Yearly$25,070$38,040$62,840
IndianaHourly$11.53$17.30$27.33
Yearly$23,970$35,990$56,840
Cincinnati-Middletown, OH-KY-IN MSAHourly$13.64$19.71$31.21
Yearly$28,370$40,990$64,920
Michigan City-La Porte, IN MSAHourly$13.01$18.50$24.15
Yearly$27,060$38,490$50,230
Indianapolis-Carmel, IN MSAHourly$12.51$18.38$30.13
Yearly$26,030$38,220$62,670
Terre Haute, IN MSAHourly$11.05$17.74$27.26
Yearly$22,990$36,910$56,690
Northeast Indiana BOSHourly$11.42$17.59$23.22
Yearly$23,750$36,590$48,300
Fort Wayne, IN MSAHourly$11.62$17.24$27.46
Yearly$24,170$35,860$57,120
Columbus, IN MSAHourly$10.53$17.16$33.47
Yearly$21,910$35,690$69,620
Louisville-Jefferson County, KY-IN MSAHourly$10.66$17.07$26.46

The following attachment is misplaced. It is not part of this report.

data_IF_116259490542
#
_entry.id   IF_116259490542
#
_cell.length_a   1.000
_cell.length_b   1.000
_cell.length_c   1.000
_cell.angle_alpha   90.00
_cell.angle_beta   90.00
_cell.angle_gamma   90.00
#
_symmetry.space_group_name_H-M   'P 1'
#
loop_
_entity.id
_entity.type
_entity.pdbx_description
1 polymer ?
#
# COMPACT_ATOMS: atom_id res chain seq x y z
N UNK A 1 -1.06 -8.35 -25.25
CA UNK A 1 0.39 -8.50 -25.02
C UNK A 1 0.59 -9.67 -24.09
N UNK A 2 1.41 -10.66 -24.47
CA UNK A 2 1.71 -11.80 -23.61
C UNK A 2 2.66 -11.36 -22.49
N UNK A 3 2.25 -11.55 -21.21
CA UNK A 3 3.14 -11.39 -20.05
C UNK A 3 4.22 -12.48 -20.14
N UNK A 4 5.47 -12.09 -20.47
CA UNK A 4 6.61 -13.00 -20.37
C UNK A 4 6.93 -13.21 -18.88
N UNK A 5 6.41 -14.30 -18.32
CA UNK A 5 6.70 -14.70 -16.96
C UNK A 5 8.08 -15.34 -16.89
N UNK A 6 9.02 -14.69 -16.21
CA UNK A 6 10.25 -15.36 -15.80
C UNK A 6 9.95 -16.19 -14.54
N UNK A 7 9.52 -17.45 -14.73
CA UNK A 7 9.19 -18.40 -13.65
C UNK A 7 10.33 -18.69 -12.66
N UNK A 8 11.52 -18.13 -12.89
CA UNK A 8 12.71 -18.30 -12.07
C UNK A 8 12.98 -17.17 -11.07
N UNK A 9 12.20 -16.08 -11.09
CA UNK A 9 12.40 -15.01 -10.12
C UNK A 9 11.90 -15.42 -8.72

Yearly$22,170$35,500$55,040
Evansville, IN-KY MSAHourly$10.77$16.77$24.11
Yearly$22,410$34,880$50,150
South Bend-Mishawaka, IN-MI MSAHourly$12.33$16.71$23.39
Yearly$25,650$34,750$48,650
Elkhart-Goshen, IN MSAHourly$12.24$16.65$23.58
Yearly$25,460$34,630$49,040
Kokomo, IN MSAHourly$11.62$16.54$28.14
Yearly$24,180$34,390$58,540
Muncie, IN MSAHourly$12.05$16.34$43.87
Yearly$25,070$33,980$91,240
Northwest Indiana BOSHourly$11.75$16.20$26.65
Yearly$24,440$33,700$55,430
Gary, IN Metropolitan DivisionHourly$10.45$15.80$27.30
Yearly$21,740$32,860$56,790
Southwest/ Southeast Indiana BOSHourly$10.57$14.94$24.89
Yearly$21,980$31,080$51,770
Bloomington, IN MSAHourly$10.35$13.87$23.99
Yearly$21,530$28,850$49,890